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Reading Karl Barth: New Directions for North American Theology

ISBN: 9781441221674


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For evangelicals still skittish about Karl Barth’s place in modern theology, Kurt A. Richardson provides both an assessment of Barth’s influence and a proposal for using his work in contemporary theology. Reading Karl Barth introduces Barth’s continuing influence and the recent development of theology in America. Richardson examines Barth’s theology to describe how Barth can guide modern theology in new directions. This approachable introduction will be enjoyed by pastors, church leaders, and thoughtful laypeople who want to reflect on Barth’s influence and theology.

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Resource Experts
  • Introduces Karl Barth’s theology
  • Assesses Barth’s influence on contemporary theology
  • Presents recent theological developments in America
  • Title: Reading Karl Barth: New Directions for North American Theology
  • Author: Kurt A. Richardson
  • Edition: 1st
  • Publisher: Baker Academic
  • Publication Date: 2004
  • Pages: 256

Karl Barth (1886–1968), a Swiss Protestant theologian and pastor, was one of the leading thinkers of twentieth-century theology, described by Pope Pius XII as the most important theologian since Thomas Aquinas. He helped to found the Confessing Church and his thinking formed the theological framework for the Barmen Declaration. He taught in Germany, where he opposed the Nazi regime. In 1935, when he refused to take the oath of allegiance to Adolf Hitler, he was forced to retire from his position at the University of Bonn and deported to Switzerland. There he continued to write and develop his theology.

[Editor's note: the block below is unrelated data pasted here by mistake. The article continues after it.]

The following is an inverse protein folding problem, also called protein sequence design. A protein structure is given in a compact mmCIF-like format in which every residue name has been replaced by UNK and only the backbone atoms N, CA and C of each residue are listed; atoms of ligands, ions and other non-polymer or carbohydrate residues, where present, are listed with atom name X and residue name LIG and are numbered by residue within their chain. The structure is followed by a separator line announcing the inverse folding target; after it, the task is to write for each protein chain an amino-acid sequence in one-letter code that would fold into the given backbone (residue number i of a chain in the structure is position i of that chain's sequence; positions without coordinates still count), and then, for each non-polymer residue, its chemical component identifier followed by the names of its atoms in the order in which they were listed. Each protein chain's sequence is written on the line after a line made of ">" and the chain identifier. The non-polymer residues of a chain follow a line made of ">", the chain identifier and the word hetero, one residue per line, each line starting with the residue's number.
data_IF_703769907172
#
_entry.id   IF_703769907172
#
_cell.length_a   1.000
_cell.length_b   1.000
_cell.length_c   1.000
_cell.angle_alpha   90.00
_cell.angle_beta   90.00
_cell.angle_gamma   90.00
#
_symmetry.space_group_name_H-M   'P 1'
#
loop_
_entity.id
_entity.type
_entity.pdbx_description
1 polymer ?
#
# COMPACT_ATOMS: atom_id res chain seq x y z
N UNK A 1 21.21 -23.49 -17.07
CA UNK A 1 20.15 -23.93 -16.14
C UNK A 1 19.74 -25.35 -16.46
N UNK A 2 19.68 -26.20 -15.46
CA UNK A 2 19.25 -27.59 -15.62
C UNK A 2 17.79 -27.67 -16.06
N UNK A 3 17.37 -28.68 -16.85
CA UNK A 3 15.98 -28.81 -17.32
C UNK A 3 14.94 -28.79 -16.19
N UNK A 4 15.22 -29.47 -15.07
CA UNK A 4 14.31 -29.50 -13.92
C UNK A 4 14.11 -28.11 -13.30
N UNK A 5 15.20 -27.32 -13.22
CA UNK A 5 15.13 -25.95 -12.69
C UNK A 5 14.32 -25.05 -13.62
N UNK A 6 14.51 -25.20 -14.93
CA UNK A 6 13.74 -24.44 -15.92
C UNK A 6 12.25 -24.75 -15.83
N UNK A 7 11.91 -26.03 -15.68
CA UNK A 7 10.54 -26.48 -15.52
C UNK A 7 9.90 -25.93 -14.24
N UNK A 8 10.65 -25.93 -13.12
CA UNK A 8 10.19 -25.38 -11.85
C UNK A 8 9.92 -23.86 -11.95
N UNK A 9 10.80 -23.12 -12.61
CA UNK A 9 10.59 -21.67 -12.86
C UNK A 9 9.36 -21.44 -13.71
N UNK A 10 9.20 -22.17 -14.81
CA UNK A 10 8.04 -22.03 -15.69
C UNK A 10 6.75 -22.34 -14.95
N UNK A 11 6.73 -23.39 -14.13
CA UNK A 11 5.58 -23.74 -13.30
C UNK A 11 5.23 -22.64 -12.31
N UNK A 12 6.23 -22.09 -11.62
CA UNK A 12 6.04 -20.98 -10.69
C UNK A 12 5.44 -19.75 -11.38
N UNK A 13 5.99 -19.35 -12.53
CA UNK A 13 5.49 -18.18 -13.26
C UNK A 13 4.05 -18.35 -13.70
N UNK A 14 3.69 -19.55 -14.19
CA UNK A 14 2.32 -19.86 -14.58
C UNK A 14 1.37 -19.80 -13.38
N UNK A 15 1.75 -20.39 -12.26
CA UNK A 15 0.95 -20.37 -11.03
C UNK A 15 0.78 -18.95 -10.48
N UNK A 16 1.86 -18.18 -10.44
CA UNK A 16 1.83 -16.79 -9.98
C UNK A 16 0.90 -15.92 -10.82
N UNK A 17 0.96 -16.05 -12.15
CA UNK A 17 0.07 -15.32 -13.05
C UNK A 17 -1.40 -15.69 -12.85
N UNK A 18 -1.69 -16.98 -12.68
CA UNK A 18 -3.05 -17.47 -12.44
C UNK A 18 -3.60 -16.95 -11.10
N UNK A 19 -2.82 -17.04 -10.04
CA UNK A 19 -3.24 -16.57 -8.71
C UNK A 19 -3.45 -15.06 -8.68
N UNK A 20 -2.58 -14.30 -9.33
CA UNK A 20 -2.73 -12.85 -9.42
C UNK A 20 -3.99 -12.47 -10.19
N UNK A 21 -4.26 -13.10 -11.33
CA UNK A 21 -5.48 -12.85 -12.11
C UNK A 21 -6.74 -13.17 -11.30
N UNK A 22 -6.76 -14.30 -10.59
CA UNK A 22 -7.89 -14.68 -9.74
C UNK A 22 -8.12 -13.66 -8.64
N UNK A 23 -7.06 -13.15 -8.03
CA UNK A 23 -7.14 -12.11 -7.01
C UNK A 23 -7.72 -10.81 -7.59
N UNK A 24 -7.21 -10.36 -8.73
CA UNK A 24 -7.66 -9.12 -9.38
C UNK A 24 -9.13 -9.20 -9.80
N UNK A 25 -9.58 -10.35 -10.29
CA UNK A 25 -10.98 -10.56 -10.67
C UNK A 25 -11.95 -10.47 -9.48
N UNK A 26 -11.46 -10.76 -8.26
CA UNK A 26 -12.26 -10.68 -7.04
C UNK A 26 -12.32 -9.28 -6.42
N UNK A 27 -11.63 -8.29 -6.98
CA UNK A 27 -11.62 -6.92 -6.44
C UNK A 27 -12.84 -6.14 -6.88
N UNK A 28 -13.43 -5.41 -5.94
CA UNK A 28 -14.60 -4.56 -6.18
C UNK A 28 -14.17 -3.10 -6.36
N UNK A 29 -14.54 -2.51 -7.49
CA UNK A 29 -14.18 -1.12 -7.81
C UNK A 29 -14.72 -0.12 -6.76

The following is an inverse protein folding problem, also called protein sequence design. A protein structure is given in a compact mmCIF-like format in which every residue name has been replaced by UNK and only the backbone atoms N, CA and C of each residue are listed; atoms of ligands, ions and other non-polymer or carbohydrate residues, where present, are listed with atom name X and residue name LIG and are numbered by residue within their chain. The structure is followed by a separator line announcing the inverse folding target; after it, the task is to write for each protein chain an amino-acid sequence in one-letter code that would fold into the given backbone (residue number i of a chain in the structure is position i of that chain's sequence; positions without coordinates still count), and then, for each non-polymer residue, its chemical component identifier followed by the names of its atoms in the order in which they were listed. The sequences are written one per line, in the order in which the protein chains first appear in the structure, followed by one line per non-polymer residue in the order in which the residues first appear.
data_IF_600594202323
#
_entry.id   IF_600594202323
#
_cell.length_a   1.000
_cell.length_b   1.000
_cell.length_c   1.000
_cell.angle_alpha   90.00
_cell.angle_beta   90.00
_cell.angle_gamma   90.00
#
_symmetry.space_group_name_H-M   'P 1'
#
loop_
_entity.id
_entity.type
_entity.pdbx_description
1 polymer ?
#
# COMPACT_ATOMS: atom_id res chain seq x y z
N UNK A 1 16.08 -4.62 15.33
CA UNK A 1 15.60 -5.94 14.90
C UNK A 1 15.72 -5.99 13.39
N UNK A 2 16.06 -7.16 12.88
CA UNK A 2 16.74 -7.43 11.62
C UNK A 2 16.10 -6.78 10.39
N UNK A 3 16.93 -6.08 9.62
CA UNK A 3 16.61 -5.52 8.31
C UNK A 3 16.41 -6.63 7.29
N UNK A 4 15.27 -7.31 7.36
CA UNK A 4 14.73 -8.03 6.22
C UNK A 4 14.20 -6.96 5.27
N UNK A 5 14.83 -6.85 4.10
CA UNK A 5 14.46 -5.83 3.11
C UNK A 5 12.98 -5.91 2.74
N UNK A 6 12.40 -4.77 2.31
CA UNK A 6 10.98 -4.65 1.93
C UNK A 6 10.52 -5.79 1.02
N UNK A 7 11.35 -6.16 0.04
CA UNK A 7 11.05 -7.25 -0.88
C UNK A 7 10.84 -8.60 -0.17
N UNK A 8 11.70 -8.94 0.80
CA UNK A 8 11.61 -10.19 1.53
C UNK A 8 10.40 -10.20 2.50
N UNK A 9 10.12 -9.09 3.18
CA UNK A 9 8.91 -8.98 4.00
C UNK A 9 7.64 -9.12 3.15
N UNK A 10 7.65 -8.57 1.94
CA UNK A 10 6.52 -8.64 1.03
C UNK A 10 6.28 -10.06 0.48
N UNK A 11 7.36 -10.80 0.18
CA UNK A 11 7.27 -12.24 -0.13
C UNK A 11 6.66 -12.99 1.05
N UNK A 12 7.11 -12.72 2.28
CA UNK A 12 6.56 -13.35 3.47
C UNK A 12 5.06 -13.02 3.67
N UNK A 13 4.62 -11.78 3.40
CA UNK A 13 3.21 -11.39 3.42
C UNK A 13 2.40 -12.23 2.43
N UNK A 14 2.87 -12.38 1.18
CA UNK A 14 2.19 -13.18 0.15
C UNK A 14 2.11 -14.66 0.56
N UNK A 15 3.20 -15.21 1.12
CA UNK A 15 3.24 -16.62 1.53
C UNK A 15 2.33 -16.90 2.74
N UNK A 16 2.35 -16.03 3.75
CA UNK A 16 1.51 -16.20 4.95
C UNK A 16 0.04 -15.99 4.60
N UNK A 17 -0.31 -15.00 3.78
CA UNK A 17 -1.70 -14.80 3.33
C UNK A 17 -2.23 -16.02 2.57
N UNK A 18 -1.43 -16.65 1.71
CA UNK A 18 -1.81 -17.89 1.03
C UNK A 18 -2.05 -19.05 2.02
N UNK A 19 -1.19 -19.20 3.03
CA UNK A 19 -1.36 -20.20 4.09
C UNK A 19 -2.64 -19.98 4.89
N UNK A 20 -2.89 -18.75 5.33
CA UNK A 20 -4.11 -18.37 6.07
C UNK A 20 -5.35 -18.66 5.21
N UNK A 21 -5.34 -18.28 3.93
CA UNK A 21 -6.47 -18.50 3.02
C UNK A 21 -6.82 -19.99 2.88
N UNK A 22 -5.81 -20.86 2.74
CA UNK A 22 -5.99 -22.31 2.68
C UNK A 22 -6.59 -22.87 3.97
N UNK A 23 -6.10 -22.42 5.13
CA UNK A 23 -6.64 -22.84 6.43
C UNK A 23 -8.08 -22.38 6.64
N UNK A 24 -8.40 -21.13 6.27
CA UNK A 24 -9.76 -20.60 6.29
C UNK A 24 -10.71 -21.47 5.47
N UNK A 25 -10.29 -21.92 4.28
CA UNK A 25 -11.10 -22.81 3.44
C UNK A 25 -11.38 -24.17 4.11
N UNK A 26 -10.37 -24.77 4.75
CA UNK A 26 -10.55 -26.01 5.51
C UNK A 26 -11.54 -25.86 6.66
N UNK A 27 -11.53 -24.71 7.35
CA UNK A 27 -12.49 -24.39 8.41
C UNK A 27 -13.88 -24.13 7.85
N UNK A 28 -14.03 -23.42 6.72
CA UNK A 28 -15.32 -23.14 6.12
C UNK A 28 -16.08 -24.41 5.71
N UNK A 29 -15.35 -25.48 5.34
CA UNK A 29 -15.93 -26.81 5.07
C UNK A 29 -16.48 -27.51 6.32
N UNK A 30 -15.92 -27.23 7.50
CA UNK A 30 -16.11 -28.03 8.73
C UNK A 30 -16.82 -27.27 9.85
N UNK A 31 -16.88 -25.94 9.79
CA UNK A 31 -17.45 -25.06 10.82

Barth’s work and influence resulted in the formation of what came to be known as neoorthodoxy. For Barth, modern theology, with its assent to science, immanent philosophy, and general culture and with its stress on feeling, was marked by indifference to the word of God and to the revelation of God in Jesus, which he thought should be the central concern of theology.

Kurt Anders Richardson received his doctorate in theology at the University of Basel in Switzerland and is on the faculty of theology at McMaster University and Trinity College, University of Toronto. He is cofounder of the Society for Scriptural Reasoning and Comparative Theology in the American Academy of Religion and the Method in Systematic Theology in the Evangelical Theological Society. He has published numerous works, including James in The New American Commentary Series.


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  1. Galen Murray

    Galen Murray


    Is this the Karl Barth of the early hyper-grace movement?


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